(Laughs) You know, to go to the judge and give him a bag of money is a very primitive approach. Although, unfortunately, some firms practise such an approach. However there are many ways to protect the clients from the dishonest judges. All shady businesses are made in the muddy water. But it is quite another matter if everything happens openly. Journalists and community can follow the case if it is made public. So, the risk of an illegal and unfair decision of the court decreases significantly. That is why a lawyer who deals with the legal proceedings is not only an expert in the field of jurisprudence, but he or she is also a person who can manage the work and communications with the mass media, cover the case, reveal the judges involvement in illegal negations, and find ways of counteracting.
Your firm operates quite actively in the judicial system of the other countries. Is there anything that can be borrowed for the Ukrainian judicial system?
First of all, I should mention judges’ professionalism and their education. In most countries, the judge is the highest point of the lawyer’s career. But not in Ukraine. Firstly this fact is connected with an inadequate prestige of the judge’s profession and with the way judges are hired. In Ukraine, people who do not have enough experience as a lawyer often become judges. Or they work as judges after working as secretaries in the court or as judge’s assistants. It would be more reasonable to interest top-level specialists (who have long experience of law practice) in the court career. At the same time, surprising as it may seem, the Ukrainian judicial system has some things that can be adopted by the Western judicial system. Many people complain that legal cases drag on for a very long time in Ukraine, but in fact, compared to West European countries they do not take so long to be solved. For example, in Portugal an ordinary civil case can take two years before the first hearing. It happens because of bulk of work for the courts to handle — people in the west go to court much more often than in Ukraine.
Besides, there are special rules in the west which makes it possible only for advocates to visit courts of a particular level. But in Ukraine anyone can do it. For example I cannot come to Hungary or England and have a law practice there but foreign lawyers can provide legal advice services in Ukraine and even represent the parties in court without having any Ukrainian juridical education. In other words, the Ukrainian market of legal services is completely open. However, it did the Ukrainian law firms good. Even not so long ago we were forced to follow the foreign standards which have been forming for centuries, but now the Ukrainian law firms have some advantage over foreign firms because the Ukrainian firms know the specific features of Ukraine better and as a result have strong competitive advantages.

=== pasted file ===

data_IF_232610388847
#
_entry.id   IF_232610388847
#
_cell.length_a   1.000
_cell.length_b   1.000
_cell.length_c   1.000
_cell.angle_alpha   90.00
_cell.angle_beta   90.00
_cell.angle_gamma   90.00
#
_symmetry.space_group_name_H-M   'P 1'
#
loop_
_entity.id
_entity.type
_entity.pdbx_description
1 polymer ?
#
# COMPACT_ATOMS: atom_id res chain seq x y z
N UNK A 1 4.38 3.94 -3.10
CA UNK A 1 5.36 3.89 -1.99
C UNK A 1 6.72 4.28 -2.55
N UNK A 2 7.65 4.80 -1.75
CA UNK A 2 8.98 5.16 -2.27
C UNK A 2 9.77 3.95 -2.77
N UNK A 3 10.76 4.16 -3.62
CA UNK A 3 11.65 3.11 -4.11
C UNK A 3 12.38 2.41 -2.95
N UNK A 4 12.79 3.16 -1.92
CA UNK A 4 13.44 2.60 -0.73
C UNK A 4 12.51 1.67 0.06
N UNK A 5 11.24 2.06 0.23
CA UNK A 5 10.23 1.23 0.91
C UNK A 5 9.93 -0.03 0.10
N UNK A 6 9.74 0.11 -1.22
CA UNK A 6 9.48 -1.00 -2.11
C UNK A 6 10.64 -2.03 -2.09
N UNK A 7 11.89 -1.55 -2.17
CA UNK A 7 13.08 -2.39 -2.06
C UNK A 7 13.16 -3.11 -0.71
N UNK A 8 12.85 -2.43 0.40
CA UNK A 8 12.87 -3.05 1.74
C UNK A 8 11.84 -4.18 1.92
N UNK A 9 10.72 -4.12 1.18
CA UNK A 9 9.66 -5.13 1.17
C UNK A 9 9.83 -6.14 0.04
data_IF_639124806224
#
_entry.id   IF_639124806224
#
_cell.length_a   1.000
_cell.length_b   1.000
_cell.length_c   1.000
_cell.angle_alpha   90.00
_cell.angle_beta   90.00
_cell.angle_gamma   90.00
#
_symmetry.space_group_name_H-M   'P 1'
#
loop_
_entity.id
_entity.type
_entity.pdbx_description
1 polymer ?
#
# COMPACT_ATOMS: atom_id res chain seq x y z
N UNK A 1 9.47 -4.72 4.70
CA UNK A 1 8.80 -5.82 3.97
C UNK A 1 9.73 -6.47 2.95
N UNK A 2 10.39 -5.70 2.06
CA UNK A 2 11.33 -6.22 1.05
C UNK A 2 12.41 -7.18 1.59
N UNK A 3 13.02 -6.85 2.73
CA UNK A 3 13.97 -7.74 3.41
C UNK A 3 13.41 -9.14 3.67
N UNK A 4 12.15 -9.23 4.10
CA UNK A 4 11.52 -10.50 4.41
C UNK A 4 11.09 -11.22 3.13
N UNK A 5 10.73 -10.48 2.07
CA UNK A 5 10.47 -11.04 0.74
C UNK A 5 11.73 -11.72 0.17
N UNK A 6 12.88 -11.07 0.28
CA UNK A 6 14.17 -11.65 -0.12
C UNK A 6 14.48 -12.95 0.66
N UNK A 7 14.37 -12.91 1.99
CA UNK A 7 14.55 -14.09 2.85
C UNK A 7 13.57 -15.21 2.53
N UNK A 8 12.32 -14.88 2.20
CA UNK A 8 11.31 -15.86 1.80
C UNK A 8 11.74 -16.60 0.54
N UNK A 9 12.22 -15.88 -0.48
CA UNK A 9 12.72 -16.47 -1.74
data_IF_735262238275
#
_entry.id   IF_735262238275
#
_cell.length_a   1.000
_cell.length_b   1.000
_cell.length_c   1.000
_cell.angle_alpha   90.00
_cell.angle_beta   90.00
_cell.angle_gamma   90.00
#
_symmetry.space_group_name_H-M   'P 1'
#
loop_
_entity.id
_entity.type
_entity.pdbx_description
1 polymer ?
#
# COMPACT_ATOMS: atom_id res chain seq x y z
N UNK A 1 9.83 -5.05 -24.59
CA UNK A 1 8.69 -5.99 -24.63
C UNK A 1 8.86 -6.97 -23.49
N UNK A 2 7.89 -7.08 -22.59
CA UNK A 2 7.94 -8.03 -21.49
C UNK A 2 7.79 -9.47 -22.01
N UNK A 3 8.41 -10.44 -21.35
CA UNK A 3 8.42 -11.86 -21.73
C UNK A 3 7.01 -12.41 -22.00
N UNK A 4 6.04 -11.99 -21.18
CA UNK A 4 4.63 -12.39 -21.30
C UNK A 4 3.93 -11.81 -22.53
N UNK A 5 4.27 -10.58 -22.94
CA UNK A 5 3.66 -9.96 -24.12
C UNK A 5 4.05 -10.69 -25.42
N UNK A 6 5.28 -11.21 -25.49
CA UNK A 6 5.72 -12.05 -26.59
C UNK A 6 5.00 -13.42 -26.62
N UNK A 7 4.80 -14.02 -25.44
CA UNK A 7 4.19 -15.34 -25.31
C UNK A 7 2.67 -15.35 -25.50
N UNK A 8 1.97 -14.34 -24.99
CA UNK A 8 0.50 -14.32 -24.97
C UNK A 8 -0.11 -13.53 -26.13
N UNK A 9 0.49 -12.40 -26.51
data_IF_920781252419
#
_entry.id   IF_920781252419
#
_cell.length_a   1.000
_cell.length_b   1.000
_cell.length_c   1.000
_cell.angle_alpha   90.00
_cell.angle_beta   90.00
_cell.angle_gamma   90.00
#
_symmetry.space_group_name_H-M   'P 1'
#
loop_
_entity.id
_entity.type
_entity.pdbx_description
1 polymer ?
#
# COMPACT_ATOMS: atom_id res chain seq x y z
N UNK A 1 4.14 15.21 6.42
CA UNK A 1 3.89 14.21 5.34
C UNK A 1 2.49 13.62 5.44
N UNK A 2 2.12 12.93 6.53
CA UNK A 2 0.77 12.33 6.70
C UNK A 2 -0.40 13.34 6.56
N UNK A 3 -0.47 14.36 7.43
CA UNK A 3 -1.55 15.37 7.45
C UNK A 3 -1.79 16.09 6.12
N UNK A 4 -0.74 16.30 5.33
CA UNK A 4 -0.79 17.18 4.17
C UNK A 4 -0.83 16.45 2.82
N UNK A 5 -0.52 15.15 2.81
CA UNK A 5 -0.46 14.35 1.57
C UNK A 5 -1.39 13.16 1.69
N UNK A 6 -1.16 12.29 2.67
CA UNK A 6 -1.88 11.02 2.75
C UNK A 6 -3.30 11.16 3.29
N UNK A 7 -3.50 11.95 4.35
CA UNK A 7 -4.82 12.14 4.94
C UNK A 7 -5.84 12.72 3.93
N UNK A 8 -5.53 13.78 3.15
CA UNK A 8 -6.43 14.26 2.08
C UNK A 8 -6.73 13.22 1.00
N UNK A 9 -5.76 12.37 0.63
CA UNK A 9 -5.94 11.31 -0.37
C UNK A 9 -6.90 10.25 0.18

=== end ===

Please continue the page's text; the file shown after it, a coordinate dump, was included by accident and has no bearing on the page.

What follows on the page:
What kind of problems do foreign investors face because of the Ukrainian legislation? Laws are often changed and modified in Ukraine — for example, each newly appointed government introduces changes into the tax legislation and customs duties.
Today the Ukrainian legislation is passing through the time of formation and development. But these changes proceed in an abrupt and “revolutionary” way rather than in an evolutional manner. Foreign companies do not always understand this. Besides, the Ukrainian legislation has strange norms that defy logic. I can tell you about one case that happened in our practice several years ago. One foreign company imported presents for orphanage in Ukraine to be given out on the first of September, that is when school begins. These presents were puzzles with the company’s logo on it. Another foreign company performed the customs registration. The foreign company considered the logo’s image as an advertisement and paid 30 percent of the custom duty for advertising the product. The Ukrainian customs officials thought that these presents should be taxed as toys, not advertising and as a result these presents were seized by the customs.
But the main point is that custom duty for toys is only 5 percent. So the company overpaid six times! They had to take their case to court. The court pronounced judgment in the foreign company’s favour. But the hearings of the case lasted several weeks and the children did not get the toys on time.
Does it mean that foreign businesses should avoid dealing with Ukraine?
No, of course not. If a company works legally and openly and some misunderstanding or a problem arises in connection with the Ukrainian legislation, there are lawyers who will always help find a way out.[Prev][Contents][Next]